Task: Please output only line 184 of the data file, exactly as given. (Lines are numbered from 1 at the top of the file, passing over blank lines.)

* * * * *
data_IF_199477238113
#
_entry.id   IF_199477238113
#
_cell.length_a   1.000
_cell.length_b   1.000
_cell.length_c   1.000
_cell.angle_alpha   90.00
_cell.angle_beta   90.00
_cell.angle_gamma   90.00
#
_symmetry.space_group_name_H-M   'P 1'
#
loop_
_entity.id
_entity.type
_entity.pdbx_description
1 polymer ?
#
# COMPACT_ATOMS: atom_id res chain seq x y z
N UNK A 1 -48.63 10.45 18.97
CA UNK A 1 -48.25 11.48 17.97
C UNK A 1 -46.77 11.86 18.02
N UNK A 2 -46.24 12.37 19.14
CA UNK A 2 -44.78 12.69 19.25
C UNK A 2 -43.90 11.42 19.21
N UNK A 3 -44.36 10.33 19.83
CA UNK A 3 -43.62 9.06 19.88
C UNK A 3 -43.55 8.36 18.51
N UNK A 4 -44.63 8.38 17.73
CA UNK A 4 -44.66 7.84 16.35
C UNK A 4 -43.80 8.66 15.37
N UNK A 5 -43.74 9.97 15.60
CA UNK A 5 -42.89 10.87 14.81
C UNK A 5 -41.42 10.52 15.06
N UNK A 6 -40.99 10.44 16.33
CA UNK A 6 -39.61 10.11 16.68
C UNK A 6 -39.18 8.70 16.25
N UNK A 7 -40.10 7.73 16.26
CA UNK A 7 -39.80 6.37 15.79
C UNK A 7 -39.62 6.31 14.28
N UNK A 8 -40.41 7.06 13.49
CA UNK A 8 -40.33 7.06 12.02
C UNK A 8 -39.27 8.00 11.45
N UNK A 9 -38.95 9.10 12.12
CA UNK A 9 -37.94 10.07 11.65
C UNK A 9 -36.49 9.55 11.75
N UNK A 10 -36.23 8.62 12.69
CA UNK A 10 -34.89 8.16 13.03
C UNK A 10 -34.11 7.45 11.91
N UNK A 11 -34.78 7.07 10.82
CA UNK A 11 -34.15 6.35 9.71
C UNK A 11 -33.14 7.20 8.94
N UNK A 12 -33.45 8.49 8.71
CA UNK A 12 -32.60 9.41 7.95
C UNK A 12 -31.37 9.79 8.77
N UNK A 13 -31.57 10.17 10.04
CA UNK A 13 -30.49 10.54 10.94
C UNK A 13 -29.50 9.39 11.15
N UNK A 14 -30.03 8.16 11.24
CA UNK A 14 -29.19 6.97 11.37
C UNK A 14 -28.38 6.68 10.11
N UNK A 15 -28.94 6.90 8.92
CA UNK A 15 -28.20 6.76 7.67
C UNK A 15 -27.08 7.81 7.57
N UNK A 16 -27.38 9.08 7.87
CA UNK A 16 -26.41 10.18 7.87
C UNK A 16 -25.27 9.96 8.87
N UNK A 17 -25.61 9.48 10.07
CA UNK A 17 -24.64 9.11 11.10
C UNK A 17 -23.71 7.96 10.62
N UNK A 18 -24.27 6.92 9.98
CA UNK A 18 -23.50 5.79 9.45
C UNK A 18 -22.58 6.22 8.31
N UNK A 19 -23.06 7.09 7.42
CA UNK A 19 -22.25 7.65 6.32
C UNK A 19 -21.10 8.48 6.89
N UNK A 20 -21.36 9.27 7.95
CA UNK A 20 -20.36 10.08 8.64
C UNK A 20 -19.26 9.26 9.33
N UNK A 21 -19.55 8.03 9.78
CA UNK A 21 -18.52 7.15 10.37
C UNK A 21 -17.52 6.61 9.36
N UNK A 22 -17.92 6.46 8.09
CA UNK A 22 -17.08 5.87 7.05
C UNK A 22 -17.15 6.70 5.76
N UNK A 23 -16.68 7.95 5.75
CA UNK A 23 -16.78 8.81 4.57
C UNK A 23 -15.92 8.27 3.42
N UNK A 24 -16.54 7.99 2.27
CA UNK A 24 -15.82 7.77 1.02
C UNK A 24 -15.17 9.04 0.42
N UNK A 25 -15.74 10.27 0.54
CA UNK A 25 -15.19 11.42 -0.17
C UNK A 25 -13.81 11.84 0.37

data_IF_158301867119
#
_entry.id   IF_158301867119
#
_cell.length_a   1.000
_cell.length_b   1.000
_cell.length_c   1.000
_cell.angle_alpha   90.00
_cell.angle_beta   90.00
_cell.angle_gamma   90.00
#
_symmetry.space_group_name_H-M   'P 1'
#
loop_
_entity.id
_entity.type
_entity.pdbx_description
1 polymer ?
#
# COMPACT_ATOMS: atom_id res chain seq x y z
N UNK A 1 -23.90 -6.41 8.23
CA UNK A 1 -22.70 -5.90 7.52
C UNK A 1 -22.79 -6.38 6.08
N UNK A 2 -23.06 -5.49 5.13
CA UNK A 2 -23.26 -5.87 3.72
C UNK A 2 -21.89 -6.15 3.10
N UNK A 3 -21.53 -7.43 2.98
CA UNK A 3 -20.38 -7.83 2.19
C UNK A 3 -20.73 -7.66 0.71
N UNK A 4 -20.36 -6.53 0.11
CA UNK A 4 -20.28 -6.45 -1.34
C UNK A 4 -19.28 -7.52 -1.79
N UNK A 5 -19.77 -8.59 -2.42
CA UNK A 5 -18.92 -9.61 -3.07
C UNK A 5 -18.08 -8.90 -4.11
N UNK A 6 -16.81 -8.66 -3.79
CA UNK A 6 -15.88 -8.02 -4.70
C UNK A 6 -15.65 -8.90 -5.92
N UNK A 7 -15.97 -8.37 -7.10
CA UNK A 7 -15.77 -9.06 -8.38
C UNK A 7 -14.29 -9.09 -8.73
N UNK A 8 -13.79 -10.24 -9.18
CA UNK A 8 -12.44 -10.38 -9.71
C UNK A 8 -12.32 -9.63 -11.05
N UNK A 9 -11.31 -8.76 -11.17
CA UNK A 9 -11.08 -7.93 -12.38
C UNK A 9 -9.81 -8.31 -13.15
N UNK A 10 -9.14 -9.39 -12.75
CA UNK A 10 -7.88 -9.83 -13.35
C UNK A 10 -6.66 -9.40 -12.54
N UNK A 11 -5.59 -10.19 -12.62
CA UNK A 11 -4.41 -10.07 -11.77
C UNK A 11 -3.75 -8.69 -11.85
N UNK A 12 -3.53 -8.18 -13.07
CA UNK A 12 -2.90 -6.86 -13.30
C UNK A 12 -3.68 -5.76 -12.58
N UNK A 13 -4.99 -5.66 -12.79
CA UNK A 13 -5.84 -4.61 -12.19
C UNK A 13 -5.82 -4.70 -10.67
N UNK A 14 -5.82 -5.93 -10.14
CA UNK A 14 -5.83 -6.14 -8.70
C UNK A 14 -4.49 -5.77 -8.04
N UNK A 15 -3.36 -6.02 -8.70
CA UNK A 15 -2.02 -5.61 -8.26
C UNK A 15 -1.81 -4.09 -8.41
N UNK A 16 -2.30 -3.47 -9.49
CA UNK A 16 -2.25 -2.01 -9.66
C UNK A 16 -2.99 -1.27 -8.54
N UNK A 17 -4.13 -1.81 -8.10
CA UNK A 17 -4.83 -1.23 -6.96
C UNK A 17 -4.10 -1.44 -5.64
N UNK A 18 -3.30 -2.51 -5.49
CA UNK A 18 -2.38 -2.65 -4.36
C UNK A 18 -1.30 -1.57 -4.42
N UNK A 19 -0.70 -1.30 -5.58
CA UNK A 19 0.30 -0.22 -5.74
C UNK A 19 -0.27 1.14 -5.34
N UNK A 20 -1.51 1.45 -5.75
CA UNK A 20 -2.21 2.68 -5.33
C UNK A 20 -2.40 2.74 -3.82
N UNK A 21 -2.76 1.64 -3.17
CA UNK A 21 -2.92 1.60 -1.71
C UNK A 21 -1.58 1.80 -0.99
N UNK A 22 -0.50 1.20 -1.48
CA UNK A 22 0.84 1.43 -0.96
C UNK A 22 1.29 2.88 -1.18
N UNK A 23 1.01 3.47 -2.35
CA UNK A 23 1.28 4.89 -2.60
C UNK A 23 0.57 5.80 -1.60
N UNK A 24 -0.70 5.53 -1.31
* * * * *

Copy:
C UNK A 23 0.57 5.80 -1.60